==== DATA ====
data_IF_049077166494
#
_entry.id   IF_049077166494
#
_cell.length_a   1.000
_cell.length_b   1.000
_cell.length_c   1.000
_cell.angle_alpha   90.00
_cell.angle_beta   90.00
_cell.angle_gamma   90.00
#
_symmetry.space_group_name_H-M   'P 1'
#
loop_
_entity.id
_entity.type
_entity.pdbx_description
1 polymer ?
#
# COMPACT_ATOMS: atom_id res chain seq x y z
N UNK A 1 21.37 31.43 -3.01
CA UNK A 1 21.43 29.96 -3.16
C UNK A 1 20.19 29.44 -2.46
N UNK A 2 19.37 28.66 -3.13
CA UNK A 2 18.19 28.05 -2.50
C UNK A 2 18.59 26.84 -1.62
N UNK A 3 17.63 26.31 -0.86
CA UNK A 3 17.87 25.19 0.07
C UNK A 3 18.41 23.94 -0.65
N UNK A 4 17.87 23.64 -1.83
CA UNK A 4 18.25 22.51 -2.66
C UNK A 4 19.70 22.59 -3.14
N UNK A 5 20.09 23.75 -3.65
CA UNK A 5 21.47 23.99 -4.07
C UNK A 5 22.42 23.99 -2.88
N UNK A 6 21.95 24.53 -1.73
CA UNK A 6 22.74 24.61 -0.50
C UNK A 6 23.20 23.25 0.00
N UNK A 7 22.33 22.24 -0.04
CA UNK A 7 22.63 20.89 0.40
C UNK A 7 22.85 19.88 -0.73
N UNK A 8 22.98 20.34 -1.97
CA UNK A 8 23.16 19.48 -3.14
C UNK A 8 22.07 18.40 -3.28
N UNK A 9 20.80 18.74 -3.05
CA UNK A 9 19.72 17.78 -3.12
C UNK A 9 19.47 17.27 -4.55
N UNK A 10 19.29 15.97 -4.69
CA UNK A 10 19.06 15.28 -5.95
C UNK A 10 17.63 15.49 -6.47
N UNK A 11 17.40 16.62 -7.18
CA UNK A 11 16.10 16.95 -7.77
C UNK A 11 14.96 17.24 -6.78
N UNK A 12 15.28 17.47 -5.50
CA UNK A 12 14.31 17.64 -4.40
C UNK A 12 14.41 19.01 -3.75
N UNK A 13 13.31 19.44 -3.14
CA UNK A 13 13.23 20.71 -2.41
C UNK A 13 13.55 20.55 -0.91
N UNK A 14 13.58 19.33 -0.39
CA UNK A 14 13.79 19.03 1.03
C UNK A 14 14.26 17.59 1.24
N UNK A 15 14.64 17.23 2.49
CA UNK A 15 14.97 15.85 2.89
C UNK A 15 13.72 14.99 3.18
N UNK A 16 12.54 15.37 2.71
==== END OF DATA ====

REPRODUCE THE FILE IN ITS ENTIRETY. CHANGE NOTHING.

data_IF_049077166494
#
_entry.id   IF_049077166494
#
_cell.length_a   1.000
_cell.length_b   1.000
_cell.length_c   1.000
_cell.angle_alpha   90.00
_cell.angle_beta   90.00
_cell.angle_gamma   90.00
#
_symmetry.space_group_name_H-M   'P 1'
#
loop_
_entity.id
_entity.type
_entity.pdbx_description
1 polymer ?
#
# COMPACT_ATOMS: atom_id res chain seq x y z
N UNK A 1 21.37 31.43 -3.01
CA UNK A 1 21.43 29.96 -3.16
C UNK A 1 20.19 29.44 -2.46
N UNK A 2 19.37 28.66 -3.13
CA UNK A 2 18.19 28.05 -2.50
C UNK A 2 18.59 26.84 -1.62
N UNK A 3 17.63 26.31 -0.86
CA UNK A 3 17.87 25.19 0.07
C UNK A 3 18.41 23.94 -0.65
N UNK A 4 17.87 23.64 -1.83
CA UNK A 4 18.25 22.51 -2.66
C UNK A 4 19.70 22.59 -3.14
N UNK A 5 20.09 23.75 -3.65
CA UNK A 5 21.47 23.99 -4.07
C UNK A 5 22.42 23.99 -2.88
N UNK A 6 21.95 24.53 -1.73
CA UNK A 6 22.74 24.61 -0.50
C UNK A 6 23.20 23.25 0.00
N UNK A 7 22.33 22.24 -0.04
CA UNK A 7 22.63 20.89 0.40
C UNK A 7 22.85 19.88 -0.73
N UNK A 8 22.98 20.34 -1.97
CA UNK A 8 23.16 19.48 -3.14
C UNK A 8 22.07 18.40 -3.28
N UNK A 9 20.80 18.74 -3.05
CA UNK A 9 19.72 17.78 -3.12
C UNK A 9 19.47 17.27 -4.55
N UNK A 10 19.29 15.97 -4.69
CA UNK A 10 19.06 15.28 -5.95
C UNK A 10 17.63 15.49 -6.47
N UNK A 11 17.40 16.62 -7.18
CA UNK A 11 16.10 16.95 -7.77
C UNK A 11 14.96 17.24 -6.78
N UNK A 12 15.28 17.47 -5.50
CA UNK A 12 14.31 17.64 -4.40
C UNK A 12 14.41 19.01 -3.75
N UNK A 13 13.31 19.44 -3.14
CA UNK A 13 13.23 20.71 -2.41
C UNK A 13 13.55 20.55 -0.91
N UNK A 14 13.58 19.33 -0.39
CA UNK A 14 13.79 19.03 1.03
C UNK A 14 14.26 17.59 1.24
N UNK A 15 14.64 17.23 2.49
CA UNK A 15 14.97 15.85 2.89
C UNK A 15 13.72 14.99 3.18
N UNK A 16 12.54 15.37 2.71